Author: Shannon Miller
By guest blogger Tammy Badida:
In my last couple of articles, I have tried to touch on some of the emotional effects of caretaking.
I don’t know what your situation is right now. Maybe you are taking care of an elderly parent, a sick child, or a terminally ill spouse. Plainly and simply, there is usually fear that comes with taking care of another person who is ill, no matter what the circumstances are. You often find yourself asking, “Am I doing this right? Am I doing enough?”
I would say next to guilt, fear was one of the most frequent emotions I felt during my husband’s illness. I’m sure you have a list of things that your fear stems from. As a caregiver to a terminally ill patient, I often found that my fear came from the “unknowns” and the “what-ifs” in regards to finances, my husband’s prognosis, the effect of it all on the kids, and the changes in day-to-day life. Fear is natural, but it can be severely limiting.
I think we can become afraid to the point that we are unable to enjoy the time we have with our loved ones. Looking back, there were moments I would let fear take over. I started to realize the value of dealing with my fear and uncertainties in a healthy way.
There’s an old saying that “having a good day is sometimes as easy as choosing to have one.” There’s such great truth in that when it comes to fear. Ask yourself the tough questions: Do you want to base your day on a diagnosis, a pain level, or a distant bill? Or do you want to choose to have a good day with your family and friends in spite of the circumstances?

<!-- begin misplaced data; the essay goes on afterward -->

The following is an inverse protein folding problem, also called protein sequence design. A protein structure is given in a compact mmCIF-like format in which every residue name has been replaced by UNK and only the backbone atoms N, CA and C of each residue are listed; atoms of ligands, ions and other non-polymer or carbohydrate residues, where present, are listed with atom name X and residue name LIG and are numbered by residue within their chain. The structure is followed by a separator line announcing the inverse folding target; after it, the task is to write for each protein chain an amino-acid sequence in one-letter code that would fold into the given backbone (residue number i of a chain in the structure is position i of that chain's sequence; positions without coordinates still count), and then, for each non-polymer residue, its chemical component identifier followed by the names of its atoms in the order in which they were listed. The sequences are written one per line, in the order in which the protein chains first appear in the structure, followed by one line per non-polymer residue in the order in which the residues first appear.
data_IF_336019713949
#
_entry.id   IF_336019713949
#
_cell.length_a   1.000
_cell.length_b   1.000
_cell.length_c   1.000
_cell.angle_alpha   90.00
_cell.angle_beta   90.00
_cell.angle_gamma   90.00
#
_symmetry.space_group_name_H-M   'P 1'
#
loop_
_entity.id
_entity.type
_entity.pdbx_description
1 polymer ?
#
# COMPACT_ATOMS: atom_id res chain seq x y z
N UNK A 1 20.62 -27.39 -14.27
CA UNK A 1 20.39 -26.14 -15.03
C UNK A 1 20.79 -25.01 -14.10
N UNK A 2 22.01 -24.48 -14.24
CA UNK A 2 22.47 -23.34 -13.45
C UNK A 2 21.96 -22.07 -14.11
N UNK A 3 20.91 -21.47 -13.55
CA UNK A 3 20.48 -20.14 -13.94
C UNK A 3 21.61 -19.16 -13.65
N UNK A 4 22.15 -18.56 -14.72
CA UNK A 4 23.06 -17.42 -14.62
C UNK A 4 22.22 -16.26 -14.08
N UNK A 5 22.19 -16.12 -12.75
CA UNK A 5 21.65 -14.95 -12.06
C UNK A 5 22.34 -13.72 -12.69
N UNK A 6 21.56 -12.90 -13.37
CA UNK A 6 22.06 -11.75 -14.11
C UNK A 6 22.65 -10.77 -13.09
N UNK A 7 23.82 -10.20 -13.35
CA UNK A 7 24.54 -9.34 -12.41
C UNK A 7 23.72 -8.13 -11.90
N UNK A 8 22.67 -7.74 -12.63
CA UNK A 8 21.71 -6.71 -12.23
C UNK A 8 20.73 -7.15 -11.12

Attack it from all sides: physically, mentally, and most importantly for me, spiritually. I found great peace in my prayers, and great laughter in some of the more offbeat “adventures” at the hospital or doctor’s office. Fear evaporates in the face of joy. Think about it…when was the last time you laughed and felt entirely afraid at the same time?
As caregivers, we will almost certainly face scary moments and realizations. If you find that these times truly are paralyzing you, I encourage you to seek out counseling in person and/or place where you are comfortable.
You will become a survivor in this as well!! You will find the confidence to do and ask things that you could not see yourself doing or asking before. You will hopefully start to realize that you are feeling that fear a lot less, and that you are able to take control of what once seemed like the uncontrollable.
Courage doesn’t always roar. Sometimes courage is the little voice at the end of the day that says I’ll try again tomorrow. ~Mary Anne Radmacher
Next Tuesday’s Topic: “Be Choosy”
Article by Tammy Badida